Thin ‘cheese roll’ bread in peril

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Toast to toast . . . Hotesi Maito, of Dunedin, buys loaves of toast bread on Friday to feed his sons. PHOTO: SHAWN MCAVINUE

Sandwich bread sales in Dunedin could soon be toast.

A spokeswoman for Foodstuffs, which controls New World, Pak’n Save and Four Square, said its shoppers preferred toast bread to sandwich bread.

Demand for sandwich bread had continued to fall in recent years.

“People like a thicker, more generous slice, but we think that another factor is that there are so many other options for sandwiches available today. From ciabatta and seed-studded loaves to flavoured wraps, pita breads and crackers.”

A Countdown spokeswoman said its shoppers across New Zealand preferred toast bread to sandwich bread.

Toast bread accounted for more than 60% of its bread sales.

When The Star visited Countdown and New World in central Dunedin on Friday, thicker-sliced loaves dominated the bread shelves.

The first five shoppers approached by The Star slammed sandwich bread.

Teresa Baird, of Dunedin, said the trend away from sandwich bread was to be expected and she did not care if it was dropped by supermarkets.

Frequently, the only bread remaining for sale in supermarkets was sandwich bread, “which no-one wants”.

“Sandwich bread is not as satisfying and it looks a bit measly.”

Wade Pearson, of Dunedin, said he had bought toast bread since dumping sandwich bread.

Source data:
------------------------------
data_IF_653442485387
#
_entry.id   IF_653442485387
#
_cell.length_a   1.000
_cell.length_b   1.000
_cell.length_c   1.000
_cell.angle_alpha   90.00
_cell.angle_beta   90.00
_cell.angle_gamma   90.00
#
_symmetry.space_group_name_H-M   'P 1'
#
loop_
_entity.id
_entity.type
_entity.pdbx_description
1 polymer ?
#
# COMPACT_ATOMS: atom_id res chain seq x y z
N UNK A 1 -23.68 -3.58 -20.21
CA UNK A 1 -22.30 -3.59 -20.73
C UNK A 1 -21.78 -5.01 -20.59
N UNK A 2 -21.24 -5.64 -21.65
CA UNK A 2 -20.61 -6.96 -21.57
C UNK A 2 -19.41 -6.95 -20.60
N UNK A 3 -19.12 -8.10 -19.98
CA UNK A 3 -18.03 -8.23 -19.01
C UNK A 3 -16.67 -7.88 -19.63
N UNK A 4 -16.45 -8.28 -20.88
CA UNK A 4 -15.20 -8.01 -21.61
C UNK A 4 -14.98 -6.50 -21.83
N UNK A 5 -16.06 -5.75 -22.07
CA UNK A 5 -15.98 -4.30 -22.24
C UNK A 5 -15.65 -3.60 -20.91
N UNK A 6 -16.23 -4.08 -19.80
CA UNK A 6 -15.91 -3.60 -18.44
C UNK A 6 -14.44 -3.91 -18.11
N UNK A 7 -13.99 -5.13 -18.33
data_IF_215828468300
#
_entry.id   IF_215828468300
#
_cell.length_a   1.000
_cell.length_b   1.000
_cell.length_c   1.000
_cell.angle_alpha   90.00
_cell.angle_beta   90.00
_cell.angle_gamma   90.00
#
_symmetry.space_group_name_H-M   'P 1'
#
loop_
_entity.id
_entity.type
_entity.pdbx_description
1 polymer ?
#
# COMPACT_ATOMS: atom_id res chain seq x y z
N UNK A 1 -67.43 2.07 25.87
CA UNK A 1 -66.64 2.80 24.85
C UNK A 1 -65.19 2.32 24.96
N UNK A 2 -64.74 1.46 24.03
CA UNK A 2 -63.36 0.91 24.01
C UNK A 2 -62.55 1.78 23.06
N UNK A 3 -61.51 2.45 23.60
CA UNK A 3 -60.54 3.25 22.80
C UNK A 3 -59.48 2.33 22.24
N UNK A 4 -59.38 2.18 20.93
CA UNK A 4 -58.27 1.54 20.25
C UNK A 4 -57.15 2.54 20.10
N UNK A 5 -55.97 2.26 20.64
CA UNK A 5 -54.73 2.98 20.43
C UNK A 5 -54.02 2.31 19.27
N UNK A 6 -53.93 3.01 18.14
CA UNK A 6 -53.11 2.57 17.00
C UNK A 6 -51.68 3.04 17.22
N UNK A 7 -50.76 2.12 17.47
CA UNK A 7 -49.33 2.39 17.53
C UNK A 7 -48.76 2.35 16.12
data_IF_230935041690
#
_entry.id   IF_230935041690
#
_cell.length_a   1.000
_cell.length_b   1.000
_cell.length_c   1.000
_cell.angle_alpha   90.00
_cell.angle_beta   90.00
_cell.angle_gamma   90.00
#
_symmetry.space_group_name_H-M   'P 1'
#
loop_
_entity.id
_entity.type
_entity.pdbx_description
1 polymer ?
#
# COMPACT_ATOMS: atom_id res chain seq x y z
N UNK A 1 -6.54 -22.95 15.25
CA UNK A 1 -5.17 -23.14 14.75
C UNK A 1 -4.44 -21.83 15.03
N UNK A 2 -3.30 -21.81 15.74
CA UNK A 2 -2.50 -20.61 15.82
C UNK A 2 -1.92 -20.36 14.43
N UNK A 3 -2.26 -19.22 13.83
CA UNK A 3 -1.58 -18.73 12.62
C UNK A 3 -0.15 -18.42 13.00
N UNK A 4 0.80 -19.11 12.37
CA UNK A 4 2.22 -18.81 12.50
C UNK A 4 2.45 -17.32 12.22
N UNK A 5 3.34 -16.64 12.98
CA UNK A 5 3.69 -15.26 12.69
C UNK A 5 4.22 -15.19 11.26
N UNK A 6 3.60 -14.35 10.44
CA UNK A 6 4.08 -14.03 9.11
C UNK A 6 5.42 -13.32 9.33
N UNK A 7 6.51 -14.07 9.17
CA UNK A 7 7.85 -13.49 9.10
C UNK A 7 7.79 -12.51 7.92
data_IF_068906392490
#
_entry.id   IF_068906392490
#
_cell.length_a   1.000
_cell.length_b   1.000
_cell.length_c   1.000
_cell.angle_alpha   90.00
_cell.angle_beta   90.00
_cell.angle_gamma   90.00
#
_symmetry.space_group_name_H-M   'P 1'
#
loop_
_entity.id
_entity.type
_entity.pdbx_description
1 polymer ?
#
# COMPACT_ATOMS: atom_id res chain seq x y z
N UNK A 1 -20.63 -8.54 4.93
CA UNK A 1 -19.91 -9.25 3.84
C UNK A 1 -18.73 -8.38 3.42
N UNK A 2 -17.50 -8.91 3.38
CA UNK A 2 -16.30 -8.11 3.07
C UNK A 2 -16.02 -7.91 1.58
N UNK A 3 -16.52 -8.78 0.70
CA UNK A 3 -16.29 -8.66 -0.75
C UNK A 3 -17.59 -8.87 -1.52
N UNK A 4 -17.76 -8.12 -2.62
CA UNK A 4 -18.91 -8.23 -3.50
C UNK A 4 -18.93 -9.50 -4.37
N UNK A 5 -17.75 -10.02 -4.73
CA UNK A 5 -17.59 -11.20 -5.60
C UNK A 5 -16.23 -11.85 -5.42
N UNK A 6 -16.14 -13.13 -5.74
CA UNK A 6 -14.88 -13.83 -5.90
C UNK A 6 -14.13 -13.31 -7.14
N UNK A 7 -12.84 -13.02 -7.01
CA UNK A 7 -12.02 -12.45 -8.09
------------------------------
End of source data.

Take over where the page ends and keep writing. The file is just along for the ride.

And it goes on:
“I switched from sandwich bread because it didn’t fill me up enough.”

Rebecca Fisher, of Dunedin, said the only sandwich bread she bought was Vogel’s to toast.

She mostly bought brown toast bread to make her children sandwiches.

A thicker slice provided greater sustenance, she said.

Kyra Jones, of Dunedin, said she bought toast bread to make sandwiches because the brands with thicker slices had a greater range of bread styles to choose from, such as wholegrain.

“Sandwich bread seems to be very plain.”

Hotesi Maito, of Dunedin, said he bought toast bread because his sons Vini (12) and Mait (8) ate a lot of toast.

The last two shoppers approached celebrated a thinner slice.

Retired couple Shirley and John, of Dunedin, said they only bought sandwich bread, to eat fresh and to toast.

“It’s lovely – we go through tonnes of it.”

Marina Anderson, of Dunedin, said she bought only sandwich bread and only two types – Vogel’s to toast and white to make asparagus rolls, cheese rolls and club sandwiches.

“It’s tradition – they have to be made with thin, white sandwich bread.”